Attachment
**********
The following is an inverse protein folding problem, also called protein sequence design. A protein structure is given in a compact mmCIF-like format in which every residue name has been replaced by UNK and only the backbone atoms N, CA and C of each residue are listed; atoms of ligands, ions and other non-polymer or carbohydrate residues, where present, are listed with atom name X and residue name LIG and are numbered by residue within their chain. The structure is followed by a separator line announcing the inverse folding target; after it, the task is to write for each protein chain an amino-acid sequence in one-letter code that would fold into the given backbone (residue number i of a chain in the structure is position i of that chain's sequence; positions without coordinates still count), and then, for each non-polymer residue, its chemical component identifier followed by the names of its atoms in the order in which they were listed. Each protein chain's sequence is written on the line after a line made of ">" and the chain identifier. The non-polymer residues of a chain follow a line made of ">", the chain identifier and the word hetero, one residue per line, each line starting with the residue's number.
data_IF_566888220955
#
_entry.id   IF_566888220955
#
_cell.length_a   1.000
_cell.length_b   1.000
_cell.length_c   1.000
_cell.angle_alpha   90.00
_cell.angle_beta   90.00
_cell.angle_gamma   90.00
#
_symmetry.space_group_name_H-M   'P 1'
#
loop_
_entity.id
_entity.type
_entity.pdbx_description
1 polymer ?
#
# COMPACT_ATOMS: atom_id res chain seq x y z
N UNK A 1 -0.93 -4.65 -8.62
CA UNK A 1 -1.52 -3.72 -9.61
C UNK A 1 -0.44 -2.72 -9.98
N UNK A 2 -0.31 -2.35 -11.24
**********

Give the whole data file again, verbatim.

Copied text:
The following is an inverse protein folding problem, also called protein sequence design. A protein structure is given in a compact mmCIF-like format in which every residue name has been replaced by UNK and only the backbone atoms N, CA and C of each residue are listed; atoms of ligands, ions and other non-polymer or carbohydrate residues, where present, are listed with atom name X and residue name LIG and are numbered by residue within their chain. The structure is followed by a separator line announcing the inverse folding target; after it, the task is to write for each protein chain an amino-acid sequence in one-letter code that would fold into the given backbone (residue number i of a chain in the structure is position i of that chain's sequence; positions without coordinates still count), and then, for each non-polymer residue, its chemical component identifier followed by the names of its atoms in the order in which they were listed. Each protein chain's sequence is written on the line after a line made of ">" and the chain identifier. The non-polymer residues of a chain follow a line made of ">", the chain identifier and the word hetero, one residue per line, each line starting with the residue's number.
data_IF_566888220955
#
_entry.id   IF_566888220955
#
_cell.length_a   1.000
_cell.length_b   1.000
_cell.length_c   1.000
_cell.angle_alpha   90.00
_cell.angle_beta   90.00
_cell.angle_gamma   90.00
#
_symmetry.space_group_name_H-M   'P 1'
#
loop_
_entity.id
_entity.type
_entity.pdbx_description
1 polymer ?
#
# COMPACT_ATOMS: atom_id res chain seq x y z
N UNK A 1 -0.93 -4.65 -8.62
CA UNK A 1 -1.52 -3.72 -9.61
C UNK A 1 -0.44 -2.72 -9.98
N UNK A 2 -0.31 -2.35 -11.24